I bet it's hard for you now that you just found this out, but just pray a lot and like JD's mom says every time somebody ask what can they do for JD: Just treat him like a normal kid.
You have such a beautiful family, I'll keep you in my prayers and if that's ok I'll keep following your blog:) Love, Cora.

Seana said...

Hi becca. I'm debbie's sister, Seana. I'm a sleek therapist and I work primarily with children on the spectrum. Please give me a call when you can and I can share with you what I know about medical coverage, services, intervention, etc. Hope I can help!
Also, know that many people with Aspergers go on to have careers and lives. If you had to be on the spectrum, that's where you'd want to be.

Seana said...

That should read "speech" therapist. Sorry, typing on my phone:-). But I am pretty sleek as well.

Kris said...

I'm glad you chose to post on this. I can't pretend to imagine how you and Travis must feel.

Lincoln is about to go through some screening due to his loss of speech and delay of speech and i have been so frustrated, sad and bitter the past few days as we've been around other kids his age who are saying so many words. And then I feel so guilty for comparing him to others and feel guilty for being frustrated. Anyway, it's not at all close to your situation, but I appreciate your braveness in sharing your situation and struggles and I really hope you're able to find the answers and help you're looking for. Hang in there.

Kristy said...

Oh, Becca, I'm so sorry to hear this. (Bet you didn't even know I read your blog!) I won't pretend to even begin to understand how you are feeling right now. But I do understand what it's like to have a kid that's not "normal." (Type I diabetes in our case.) And I know the feeling of devastation and mourning for the life they won't have. I think that's still the hardest part for me--thinking about how he was "robbed" in some way. But I truly believe that these amazing kids knew beforehand the types of struggles that they were going to have. And I really believe that we are the right parents for them. You are the mom that Bryant needs--he knows this and you know this. My heart just aches for you and for Travis. But, wow is Bryant a lucky guy to have you!

Marce said...

I'm so freaking lucky to call you my friend. I love you and am a phone call and/or text away whenever you need me. Hang in there! And if you need an escape, mi Casa es su Casa. Hope you know that. Hug.

Shay said...

Hi Becca! We have been battling Dieter's allergies since he was 5 months old. As a result, I have been reading as many books as I can get my hands on to try to heal his body. I recently purchased a book called Gut and Psychology Syndrome by Dr. Natasha Campbell-McBride. Her first page in the book is a letter to parents with Autistic children. She writes, "Most parents of autistic children can clearly recall that traumatic moment when the diagnosis of "Autism" was announced to them by a doctor, followed by the statement "There is nothing that can be done". Well, being a doctor myself, I have to say that your doctor is wrong, there is a lot that can be done! I would even go further, depending on your commitment and certain circumstances, you have a good chance of bringing your child as close as possible to normality!" She goes on to say, "The sooner the treatment starts, the better the results, because the younger the child is, the less damage there is to undo and also because they have less catching up to do in their development with normal children of their age."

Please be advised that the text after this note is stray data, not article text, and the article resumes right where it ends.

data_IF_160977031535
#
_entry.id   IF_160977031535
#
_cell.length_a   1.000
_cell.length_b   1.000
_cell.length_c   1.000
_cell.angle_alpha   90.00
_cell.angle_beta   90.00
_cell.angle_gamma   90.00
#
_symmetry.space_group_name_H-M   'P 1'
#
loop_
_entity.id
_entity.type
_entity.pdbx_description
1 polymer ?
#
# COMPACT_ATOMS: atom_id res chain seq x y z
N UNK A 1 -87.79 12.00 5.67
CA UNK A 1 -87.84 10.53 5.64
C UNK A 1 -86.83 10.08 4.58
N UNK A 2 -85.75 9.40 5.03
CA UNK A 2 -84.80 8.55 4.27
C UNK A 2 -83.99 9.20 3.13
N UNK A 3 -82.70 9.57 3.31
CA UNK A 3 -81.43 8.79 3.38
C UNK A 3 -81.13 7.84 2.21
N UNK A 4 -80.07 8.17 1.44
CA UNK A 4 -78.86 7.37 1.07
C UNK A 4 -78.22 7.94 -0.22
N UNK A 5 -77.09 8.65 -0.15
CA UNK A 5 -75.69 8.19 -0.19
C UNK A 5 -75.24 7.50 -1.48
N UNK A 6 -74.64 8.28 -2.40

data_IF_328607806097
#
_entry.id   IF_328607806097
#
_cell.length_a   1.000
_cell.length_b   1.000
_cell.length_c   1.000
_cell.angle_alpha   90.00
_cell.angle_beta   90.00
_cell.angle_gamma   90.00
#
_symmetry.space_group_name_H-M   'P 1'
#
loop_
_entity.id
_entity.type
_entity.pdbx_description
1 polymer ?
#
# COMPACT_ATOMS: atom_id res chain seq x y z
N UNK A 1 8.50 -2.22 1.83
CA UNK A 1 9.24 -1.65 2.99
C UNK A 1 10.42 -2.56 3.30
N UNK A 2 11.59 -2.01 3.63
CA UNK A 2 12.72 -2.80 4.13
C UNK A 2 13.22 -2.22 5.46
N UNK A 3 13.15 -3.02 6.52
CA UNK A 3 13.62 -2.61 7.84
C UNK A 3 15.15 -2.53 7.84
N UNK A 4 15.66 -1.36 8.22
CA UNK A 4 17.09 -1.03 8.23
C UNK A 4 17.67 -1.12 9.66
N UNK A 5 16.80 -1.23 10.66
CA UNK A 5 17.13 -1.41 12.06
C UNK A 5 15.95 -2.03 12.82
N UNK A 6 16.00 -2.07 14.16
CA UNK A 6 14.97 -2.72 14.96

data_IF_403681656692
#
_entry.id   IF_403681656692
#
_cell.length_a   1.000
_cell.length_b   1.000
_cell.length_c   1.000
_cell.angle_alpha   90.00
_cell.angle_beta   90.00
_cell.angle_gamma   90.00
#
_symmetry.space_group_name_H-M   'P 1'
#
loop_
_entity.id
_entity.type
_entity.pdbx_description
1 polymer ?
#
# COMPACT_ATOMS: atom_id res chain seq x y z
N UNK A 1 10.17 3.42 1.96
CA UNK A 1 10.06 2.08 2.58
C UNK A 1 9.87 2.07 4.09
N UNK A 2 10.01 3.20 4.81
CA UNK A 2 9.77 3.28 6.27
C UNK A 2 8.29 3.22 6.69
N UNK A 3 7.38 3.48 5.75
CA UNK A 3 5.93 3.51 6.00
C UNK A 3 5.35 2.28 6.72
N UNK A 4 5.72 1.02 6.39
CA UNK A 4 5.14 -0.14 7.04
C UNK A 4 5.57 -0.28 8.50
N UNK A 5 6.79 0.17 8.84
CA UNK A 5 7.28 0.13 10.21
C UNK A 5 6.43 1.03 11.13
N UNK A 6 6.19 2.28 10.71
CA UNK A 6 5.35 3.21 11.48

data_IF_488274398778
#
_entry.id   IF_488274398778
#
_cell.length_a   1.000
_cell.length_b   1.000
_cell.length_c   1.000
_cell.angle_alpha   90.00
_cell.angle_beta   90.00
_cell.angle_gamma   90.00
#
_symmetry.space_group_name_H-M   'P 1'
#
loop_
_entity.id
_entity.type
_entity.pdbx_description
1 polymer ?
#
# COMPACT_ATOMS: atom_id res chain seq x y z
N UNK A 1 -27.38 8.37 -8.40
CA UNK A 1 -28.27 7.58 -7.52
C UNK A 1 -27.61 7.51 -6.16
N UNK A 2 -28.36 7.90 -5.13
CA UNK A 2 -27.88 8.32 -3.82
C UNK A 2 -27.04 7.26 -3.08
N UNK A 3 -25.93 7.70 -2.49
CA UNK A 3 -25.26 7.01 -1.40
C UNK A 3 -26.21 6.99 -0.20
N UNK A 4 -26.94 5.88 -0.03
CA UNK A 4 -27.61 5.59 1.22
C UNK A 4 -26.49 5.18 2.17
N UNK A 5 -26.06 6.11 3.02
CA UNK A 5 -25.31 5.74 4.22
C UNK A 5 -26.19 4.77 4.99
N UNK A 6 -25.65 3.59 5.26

I am not yet finished with her book, but she has given me much hope to heal Dieter's body and she talks over and over of healing children with Autism. I thought I would let you know as I am sure you have begun reading everything you can get your hands on to find some answers. I purchased the book at www.nutrivene.com. I hope you can find some guidance and light from this book.

Jessie Evans said...

Becca, I'm just now catching up on my blog reading and I just wanted to let you know I've been thinking about you/praying for you. How lucky Bryant is to have such an awesome mom, and if you ever need anything let me know.

Clayton Natalie Kynlee said...

Becca,
Sorry I am not some creeper or anything but I heard you guys were going through a really hard time right now and I wanted to give you some words of encouragement. BTW my husband went to school with you and your twin.. anyways A lady in my ward has 2 daughters and if I remember right they both are are Autistic but, she has helped them to overcome it and honestly by talking to them you would never ever know that they were. She has found lots of natural ways to help and whatnot and they are extremely smart girls! Also a family in my in laws ward in Hooper has a son who has Aspergers and she has done everything herself for him and has even wrote a book on his life... he is serving a full time mission now... anyways my name is Natalie Green (Clayton Green is my husband) and you are more than welcome to message me if you want and I can get you into contact with these women if you would like. nataliegreen20@gmail.com